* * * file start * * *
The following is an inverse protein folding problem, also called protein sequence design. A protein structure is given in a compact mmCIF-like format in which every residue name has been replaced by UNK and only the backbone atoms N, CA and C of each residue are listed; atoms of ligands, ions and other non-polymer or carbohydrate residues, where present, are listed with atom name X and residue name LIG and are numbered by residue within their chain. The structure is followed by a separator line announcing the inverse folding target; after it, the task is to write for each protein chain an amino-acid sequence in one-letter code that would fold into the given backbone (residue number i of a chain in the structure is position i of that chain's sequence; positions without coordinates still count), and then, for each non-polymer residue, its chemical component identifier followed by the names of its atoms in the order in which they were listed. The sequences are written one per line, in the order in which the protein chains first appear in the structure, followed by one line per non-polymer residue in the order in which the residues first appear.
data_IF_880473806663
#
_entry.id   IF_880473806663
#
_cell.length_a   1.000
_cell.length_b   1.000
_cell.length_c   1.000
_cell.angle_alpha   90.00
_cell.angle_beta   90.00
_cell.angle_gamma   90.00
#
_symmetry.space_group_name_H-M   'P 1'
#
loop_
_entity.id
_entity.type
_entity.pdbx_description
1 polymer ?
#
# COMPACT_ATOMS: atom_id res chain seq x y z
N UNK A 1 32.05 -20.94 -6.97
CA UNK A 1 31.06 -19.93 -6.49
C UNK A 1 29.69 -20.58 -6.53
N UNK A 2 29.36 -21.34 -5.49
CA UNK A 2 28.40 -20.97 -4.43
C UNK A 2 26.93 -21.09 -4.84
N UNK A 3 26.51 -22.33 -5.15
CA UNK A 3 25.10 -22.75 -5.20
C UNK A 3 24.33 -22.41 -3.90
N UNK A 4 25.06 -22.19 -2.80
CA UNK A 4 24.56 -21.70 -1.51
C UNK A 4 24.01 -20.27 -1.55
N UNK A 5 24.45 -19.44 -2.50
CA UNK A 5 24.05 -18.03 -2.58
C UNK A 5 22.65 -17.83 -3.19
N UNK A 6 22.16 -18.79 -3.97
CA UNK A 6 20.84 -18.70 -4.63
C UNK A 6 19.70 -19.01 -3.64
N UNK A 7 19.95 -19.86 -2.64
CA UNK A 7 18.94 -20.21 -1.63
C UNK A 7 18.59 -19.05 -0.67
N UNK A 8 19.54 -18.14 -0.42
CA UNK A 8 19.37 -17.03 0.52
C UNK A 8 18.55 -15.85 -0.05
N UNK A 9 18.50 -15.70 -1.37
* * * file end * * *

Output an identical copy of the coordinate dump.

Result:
The following is an inverse protein folding problem, also called protein sequence design. A protein structure is given in a compact mmCIF-like format in which every residue name has been replaced by UNK and only the backbone atoms N, CA and C of each residue are listed; atoms of ligands, ions and other non-polymer or carbohydrate residues, where present, are listed with atom name X and residue name LIG and are numbered by residue within their chain. The structure is followed by a separator line announcing the inverse folding target; after it, the task is to write for each protein chain an amino-acid sequence in one-letter code that would fold into the given backbone (residue number i of a chain in the structure is position i of that chain's sequence; positions without coordinates still count), and then, for each non-polymer residue, its chemical component identifier followed by the names of its atoms in the order in which they were listed. The sequences are written one per line, in the order in which the protein chains first appear in the structure, followed by one line per non-polymer residue in the order in which the residues first appear.
data_IF_880473806663
#
_entry.id   IF_880473806663
#
_cell.length_a   1.000
_cell.length_b   1.000
_cell.length_c   1.000
_cell.angle_alpha   90.00
_cell.angle_beta   90.00
_cell.angle_gamma   90.00
#
_symmetry.space_group_name_H-M   'P 1'
#
loop_
_entity.id
_entity.type
_entity.pdbx_description
1 polymer ?
#
# COMPACT_ATOMS: atom_id res chain seq x y z
N UNK A 1 32.05 -20.94 -6.97
CA UNK A 1 31.06 -19.93 -6.49
C UNK A 1 29.69 -20.58 -6.53
N UNK A 2 29.36 -21.34 -5.49
CA UNK A 2 28.40 -20.97 -4.43
C UNK A 2 26.93 -21.09 -4.84
N UNK A 3 26.51 -22.33 -5.15
CA UNK A 3 25.10 -22.75 -5.20
C UNK A 3 24.33 -22.41 -3.90
N UNK A 4 25.06 -22.19 -2.80
CA UNK A 4 24.56 -21.70 -1.51
C UNK A 4 24.01 -20.27 -1.55
N UNK A 5 24.45 -19.44 -2.50
CA UNK A 5 24.05 -18.03 -2.58
C UNK A 5 22.65 -17.83 -3.19
N UNK A 6 22.16 -18.79 -3.97
CA UNK A 6 20.84 -18.70 -4.63
C UNK A 6 19.70 -19.01 -3.64
N UNK A 7 19.95 -19.86 -2.64
CA UNK A 7 18.94 -20.21 -1.63
C UNK A 7 18.59 -19.05 -0.67
N UNK A 8 19.54 -18.14 -0.42
CA UNK A 8 19.37 -17.03 0.52
C UNK A 8 18.55 -15.85 -0.05
N UNK A 9 18.50 -15.70 -1.37